So, as with many urban improvements these days, cities have begun to look to the private sector to pick up the slack. The strategy is called “inclusionary housing,” and it involves trading zoning bonuses for apartments.

Developers get to put up taller, denser towers. Cities get a bunch of units in the new buildings that can be rented at below-market rates. Low-wage workers get fabulous apartments with skyline views.

Read more at http://www.philly.com/philly/living/20141017_Changing_Skyline__Subsidized_housing_deal_may_benefit_developers_more.html#TCCsm4dMWl0uHb5b.99

High Hopes For $38 Million Project In Pleasantville

Map of New Jersey highlighting Atlantic County

Map of New Jersey highlighting Atlantic County (Photo credit: Wikipedia)

PLEASANTVILLE, N.J. – This down-on-its-luck stepsister town to neighboring Atlantic City has struggled economically for decades, languishing without a redevelopment plan or the ability to attract private investment.

But a $38 million project that includes two apartment buildings and retail space on a vacant Main Street block is expected to set the cornerstone for economic growth and expanded development in the Atlantic County city, according to Jacqueline Amado-Belton, economic development director for the City of Pleasantville.

“We feel like we have borne the brunt of a lot of issues that have spilled over from Atlantic City over the years,” Amado-Belton said. “In terms of perception and other factors, it’s been a struggle and a challenge to get to this point.”

The Pleasantville City Center, expected to be completed by next summer, will add 135 apartments and 18,000 square feet of retail space and will be bordered by Main Street, Washington Avenue, Milan Avenue, and South Second Street.

Read more at http://www.philly.com/philly/news/new_jersey/20141006_High_hopes_for__38_million_project_in_Pleasantville.html#ZlSiLKCqFZQAdj9H.99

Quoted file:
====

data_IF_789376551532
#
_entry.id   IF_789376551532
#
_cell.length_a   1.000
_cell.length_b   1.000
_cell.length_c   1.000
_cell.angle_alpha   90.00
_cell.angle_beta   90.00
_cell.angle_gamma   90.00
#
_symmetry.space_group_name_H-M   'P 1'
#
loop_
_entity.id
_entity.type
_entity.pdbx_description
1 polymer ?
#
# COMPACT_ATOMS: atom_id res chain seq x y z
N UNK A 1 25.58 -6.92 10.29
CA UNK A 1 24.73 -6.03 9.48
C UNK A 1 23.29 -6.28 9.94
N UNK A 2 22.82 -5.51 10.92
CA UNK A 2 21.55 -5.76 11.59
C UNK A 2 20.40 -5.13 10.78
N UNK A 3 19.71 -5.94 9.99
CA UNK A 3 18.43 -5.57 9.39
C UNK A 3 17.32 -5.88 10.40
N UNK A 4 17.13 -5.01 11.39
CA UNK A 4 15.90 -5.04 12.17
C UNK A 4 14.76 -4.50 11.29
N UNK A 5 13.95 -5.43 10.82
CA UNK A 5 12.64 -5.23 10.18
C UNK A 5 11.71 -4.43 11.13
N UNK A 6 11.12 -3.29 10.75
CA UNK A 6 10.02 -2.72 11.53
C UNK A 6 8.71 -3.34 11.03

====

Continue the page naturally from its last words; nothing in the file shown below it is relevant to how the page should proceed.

Wilkes-Barre Zoning Board Approves Changes Requested By Housing Develoopment Corp

Map of Pennsylvania highlighting Luzerne County

Map of Pennsylvania highlighting Luzerne County (Photo credit: Wikipedia)

WILKES-BARRE, PA — About 30 people protested the proposed housing project in the Rolling Mill section of the city, offering testimony, petitions and heartfelt concerns, but the Zoning Hearing Board unanimously approved all four changes requested by Housing Development Corporation MidAtlantic of Lancaster.

As the crowd filtered out of council chambers at City Hall Thursday evening, you could hear cries of “It’s not fair,” and “You live there,” from residents of McCarragher, Moyallen, Dana and Grove streets — all to be impacted by the 56-unit rental complex to be built by HDC.

Attorney Charles McCormick, zoning hearing board solicitor, said there is a 30-day window for appeals to be filed on the decision. Once that is exhausted, HDC will then bring a detailed land development plan to the city’s planning commission for approval.

Read more: http://www.timesleader.com/news/local-news/50170995/Rolling-Mill-development-moves-forward#.U_YbQPRDsxI

Bethlehem Affordable Artist Housing Nearly Ready For Occupancy

Map of Pennsylvania highlighting Northampton C...

Map of Pennsylvania highlighting Northampton County (Photo credit: Wikipedia)

Lofted ceilings. A rooftop deck. Bird’s-eye views of the former Bethlehem Steel blast furnaces.

An on-site art gallery. Personal studio space. Central air conditioning, walk-in closets and modern kitchen and bathroom facilities.

While it sounds like they could be, these are not features of a new high-end apartment complex in Bethlehem. In fact, these amenities are part of a new 46-unit affordable apartment complex set to open on Bethlehem’s South Side in October.